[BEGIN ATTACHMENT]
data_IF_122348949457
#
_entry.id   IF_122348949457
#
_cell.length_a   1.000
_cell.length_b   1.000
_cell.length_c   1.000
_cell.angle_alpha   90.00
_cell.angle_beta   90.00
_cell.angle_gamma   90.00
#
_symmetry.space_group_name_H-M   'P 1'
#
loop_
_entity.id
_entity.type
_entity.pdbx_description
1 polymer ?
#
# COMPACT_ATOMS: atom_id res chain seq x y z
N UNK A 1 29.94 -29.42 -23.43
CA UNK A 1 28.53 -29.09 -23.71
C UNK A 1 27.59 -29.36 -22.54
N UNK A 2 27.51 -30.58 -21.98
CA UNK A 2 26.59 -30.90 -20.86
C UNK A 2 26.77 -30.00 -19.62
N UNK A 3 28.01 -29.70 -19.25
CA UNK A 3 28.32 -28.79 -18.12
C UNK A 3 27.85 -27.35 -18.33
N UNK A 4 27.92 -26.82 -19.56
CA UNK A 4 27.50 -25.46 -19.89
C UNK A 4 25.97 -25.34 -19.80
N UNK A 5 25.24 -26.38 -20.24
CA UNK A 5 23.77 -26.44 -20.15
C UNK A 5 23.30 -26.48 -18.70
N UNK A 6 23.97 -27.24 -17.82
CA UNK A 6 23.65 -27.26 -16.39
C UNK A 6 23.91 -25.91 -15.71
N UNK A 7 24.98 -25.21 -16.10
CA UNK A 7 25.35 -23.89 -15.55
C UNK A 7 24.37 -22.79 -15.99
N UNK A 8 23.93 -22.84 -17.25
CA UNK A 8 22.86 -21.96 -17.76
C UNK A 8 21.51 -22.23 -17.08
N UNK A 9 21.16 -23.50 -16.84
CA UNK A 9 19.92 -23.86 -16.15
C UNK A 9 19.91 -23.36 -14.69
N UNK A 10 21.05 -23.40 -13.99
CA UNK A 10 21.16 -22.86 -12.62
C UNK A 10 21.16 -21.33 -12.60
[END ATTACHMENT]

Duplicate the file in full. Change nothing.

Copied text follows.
data_IF_122348949457
#
_entry.id   IF_122348949457
#
_cell.length_a   1.000
_cell.length_b   1.000
_cell.length_c   1.000
_cell.angle_alpha   90.00
_cell.angle_beta   90.00
_cell.angle_gamma   90.00
#
_symmetry.space_group_name_H-M   'P 1'
#
loop_
_entity.id
_entity.type
_entity.pdbx_description
1 polymer ?
#
# COMPACT_ATOMS: atom_id res chain seq x y z
N UNK A 1 29.94 -29.42 -23.43
CA UNK A 1 28.53 -29.09 -23.71
C UNK A 1 27.59 -29.36 -22.54
N UNK A 2 27.51 -30.58 -21.98
CA UNK A 2 26.59 -30.90 -20.86
C UNK A 2 26.77 -30.00 -19.62
N UNK A 3 28.01 -29.70 -19.25
CA UNK A 3 28.32 -28.79 -18.12
C UNK A 3 27.85 -27.35 -18.33
N UNK A 4 27.92 -26.82 -19.56
CA UNK A 4 27.50 -25.46 -19.89
C UNK A 4 25.97 -25.34 -19.80
N UNK A 5 25.24 -26.38 -20.24
CA UNK A 5 23.77 -26.44 -20.15
C UNK A 5 23.30 -26.48 -18.70
N UNK A 6 23.97 -27.24 -17.82
CA UNK A 6 23.65 -27.26 -16.39
C UNK A 6 23.91 -25.91 -15.71
N UNK A 7 24.98 -25.21 -16.10
CA UNK A 7 25.35 -23.89 -15.55
C UNK A 7 24.37 -22.79 -15.99
N UNK A 8 23.93 -22.84 -17.25
CA UNK A 8 22.86 -21.96 -17.76
C UNK A 8 21.51 -22.23 -17.08
N UNK A 9 21.16 -23.50 -16.84
CA UNK A 9 19.92 -23.86 -16.15
C UNK A 9 19.91 -23.36 -14.69
N UNK A 10 21.05 -23.40 -13.99
CA UNK A 10 21.16 -22.86 -12.62
C UNK A 10 21.16 -21.33 -12.60